Obesity is a complex disorder involving an excessive amount of body fat. Obesity isn’t just a cosmetic concern. It increases your risk of diseases and health problems such as heart disease, diabetes and high blood pressure. Being extremely obese means you are especially likely to have health problems related to your weight. The good news is that even modest weight loss can improve or prevent the health problems associated with obesity. Dietary changes, increased physical activity and behavior changes can help you lose weight. Prescription medications or weight-loss surgery also may be options for treating obesity.
Causes for Obesity
Weight gain occurs when you eat more calories than your body uses up. If the food you eat provides more calories than your body needs, the excess is converted to fat. Initially, fat cells increase in size. When they can no longer expand, they increase in number. If you lose weight, the size of the fat cells decreases, but the number of cells does not. Obesity, however, has many causes. The reasons for the imbalance between calorie intake and consumption vary by individual. Your age, gender, genes, psychological makeup, and environmental factors all may contribute. The obesity may occur due to various reasons such as Genes, Family lifestyle, Emotions, Environmental factors, sex, Age and also they may get affected by Obesity because of Pregnancy.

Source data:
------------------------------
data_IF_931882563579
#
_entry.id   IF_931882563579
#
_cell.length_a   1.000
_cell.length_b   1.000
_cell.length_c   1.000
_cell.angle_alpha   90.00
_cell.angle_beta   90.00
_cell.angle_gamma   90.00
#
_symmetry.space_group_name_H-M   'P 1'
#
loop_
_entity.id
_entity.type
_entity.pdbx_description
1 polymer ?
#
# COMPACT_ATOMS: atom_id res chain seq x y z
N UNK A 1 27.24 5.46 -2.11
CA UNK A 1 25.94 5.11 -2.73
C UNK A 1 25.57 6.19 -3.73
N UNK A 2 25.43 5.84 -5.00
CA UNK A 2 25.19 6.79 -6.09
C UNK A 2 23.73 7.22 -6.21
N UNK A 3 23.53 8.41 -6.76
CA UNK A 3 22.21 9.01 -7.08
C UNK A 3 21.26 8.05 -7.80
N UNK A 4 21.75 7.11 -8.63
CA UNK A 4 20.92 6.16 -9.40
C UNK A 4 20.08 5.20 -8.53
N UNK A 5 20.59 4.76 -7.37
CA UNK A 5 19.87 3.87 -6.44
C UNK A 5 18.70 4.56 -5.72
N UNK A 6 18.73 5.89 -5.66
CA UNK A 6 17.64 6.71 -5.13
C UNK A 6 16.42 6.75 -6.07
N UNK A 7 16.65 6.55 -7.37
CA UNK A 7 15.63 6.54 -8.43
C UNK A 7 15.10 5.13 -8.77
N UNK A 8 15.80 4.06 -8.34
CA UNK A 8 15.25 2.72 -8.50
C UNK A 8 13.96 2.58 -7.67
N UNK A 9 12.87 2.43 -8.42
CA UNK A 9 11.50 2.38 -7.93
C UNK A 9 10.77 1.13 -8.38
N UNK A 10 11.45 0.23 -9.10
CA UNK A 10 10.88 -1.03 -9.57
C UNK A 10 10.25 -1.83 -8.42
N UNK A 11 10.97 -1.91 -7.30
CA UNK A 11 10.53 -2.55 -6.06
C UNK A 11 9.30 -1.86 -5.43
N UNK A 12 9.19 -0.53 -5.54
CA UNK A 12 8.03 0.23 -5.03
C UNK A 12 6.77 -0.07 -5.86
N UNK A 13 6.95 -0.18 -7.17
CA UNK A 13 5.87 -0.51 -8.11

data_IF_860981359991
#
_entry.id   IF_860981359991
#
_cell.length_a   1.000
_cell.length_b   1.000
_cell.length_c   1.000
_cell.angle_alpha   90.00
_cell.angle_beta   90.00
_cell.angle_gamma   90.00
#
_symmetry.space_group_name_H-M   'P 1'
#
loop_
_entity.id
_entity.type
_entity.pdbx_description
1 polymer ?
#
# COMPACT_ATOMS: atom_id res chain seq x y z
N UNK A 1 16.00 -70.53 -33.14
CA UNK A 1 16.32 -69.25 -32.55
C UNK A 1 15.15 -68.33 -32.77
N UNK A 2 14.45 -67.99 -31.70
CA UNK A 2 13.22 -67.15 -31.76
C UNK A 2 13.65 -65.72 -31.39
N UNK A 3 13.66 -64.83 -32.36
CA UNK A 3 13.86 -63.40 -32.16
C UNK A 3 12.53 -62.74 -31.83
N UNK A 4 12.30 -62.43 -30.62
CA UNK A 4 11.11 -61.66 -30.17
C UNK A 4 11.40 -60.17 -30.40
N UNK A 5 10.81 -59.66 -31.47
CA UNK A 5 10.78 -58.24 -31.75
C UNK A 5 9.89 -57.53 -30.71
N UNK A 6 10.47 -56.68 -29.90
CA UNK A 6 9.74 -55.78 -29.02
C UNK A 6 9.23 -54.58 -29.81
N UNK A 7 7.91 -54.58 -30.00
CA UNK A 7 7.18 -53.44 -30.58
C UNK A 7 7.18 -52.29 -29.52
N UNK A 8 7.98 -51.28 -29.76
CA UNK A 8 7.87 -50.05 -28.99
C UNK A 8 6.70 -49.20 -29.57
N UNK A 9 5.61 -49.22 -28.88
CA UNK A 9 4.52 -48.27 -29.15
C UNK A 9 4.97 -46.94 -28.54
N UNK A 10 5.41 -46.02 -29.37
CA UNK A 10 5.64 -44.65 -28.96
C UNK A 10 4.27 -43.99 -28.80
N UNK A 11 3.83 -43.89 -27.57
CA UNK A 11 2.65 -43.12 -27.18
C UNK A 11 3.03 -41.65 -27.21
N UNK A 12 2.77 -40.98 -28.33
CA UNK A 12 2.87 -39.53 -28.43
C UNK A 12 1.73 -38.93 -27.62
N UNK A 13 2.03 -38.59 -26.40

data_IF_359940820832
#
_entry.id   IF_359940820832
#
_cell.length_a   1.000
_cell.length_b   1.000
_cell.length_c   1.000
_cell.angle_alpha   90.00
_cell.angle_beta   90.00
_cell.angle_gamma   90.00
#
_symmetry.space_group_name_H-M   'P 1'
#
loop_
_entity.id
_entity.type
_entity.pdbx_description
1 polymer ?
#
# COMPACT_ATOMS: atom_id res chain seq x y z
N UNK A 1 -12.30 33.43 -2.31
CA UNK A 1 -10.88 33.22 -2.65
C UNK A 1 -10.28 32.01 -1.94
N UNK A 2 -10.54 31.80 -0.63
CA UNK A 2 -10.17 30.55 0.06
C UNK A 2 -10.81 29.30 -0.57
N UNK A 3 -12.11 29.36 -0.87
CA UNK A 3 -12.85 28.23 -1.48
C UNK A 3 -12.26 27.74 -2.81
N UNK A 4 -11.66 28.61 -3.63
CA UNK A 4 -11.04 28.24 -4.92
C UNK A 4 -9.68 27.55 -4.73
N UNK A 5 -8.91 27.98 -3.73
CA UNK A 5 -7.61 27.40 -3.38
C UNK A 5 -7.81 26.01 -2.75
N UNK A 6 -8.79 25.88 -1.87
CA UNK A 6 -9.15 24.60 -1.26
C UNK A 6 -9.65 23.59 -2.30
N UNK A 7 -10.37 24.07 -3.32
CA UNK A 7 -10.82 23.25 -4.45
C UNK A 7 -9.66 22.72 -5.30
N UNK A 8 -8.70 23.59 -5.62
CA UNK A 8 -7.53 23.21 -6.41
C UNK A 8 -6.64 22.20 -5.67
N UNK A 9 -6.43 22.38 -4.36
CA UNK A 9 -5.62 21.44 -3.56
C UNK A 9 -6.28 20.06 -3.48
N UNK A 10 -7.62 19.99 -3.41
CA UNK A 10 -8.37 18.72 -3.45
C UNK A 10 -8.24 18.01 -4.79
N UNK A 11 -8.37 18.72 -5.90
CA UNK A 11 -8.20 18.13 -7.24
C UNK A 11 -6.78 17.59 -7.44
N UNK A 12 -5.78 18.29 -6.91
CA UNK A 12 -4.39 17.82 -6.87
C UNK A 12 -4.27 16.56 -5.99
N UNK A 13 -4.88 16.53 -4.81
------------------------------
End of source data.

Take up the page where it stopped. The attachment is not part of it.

If you think you may be obese, and especially if you’re concerned about weight-related health problems, see your doctor or health care provider. You and your provider can evaluate your health risks and discuss your weight-loss options.
Obesity occurs when you eat and drink more calories than you burn through exercise and normal daily activities. Your body stores these extra calories as fat. Obesity usually results from a combination of causes and contributing factors, including genetics, family life style, inactivity, un healthy diet and eating habits, quitting smoking, pregnancy, lack of sleep, certain medication, age, Social and economic issues, Social and economic issues and much more. Even if you have one or more of these risk factors, it does not mean that you are destined to become obese. You can counteract most risk factors through diet, physical activity and exercise and also behavior changes.
The good news is that you don’t have to reach your ideal weight to lower your risk of developing obesity-related medical problems.
Losing even 10 percent of your total body weight can significantly lower your risk. If you weigh 250 pounds and lose 10 percent of your total body weight, losing those 25 pounds can have a meaningful positive effect on your health. Losing 10 percent of your total body weight is a good goal to start with. You can always continue and lose more weight once you have reached your initial goal.
Read out all the lines and be aware of obesity.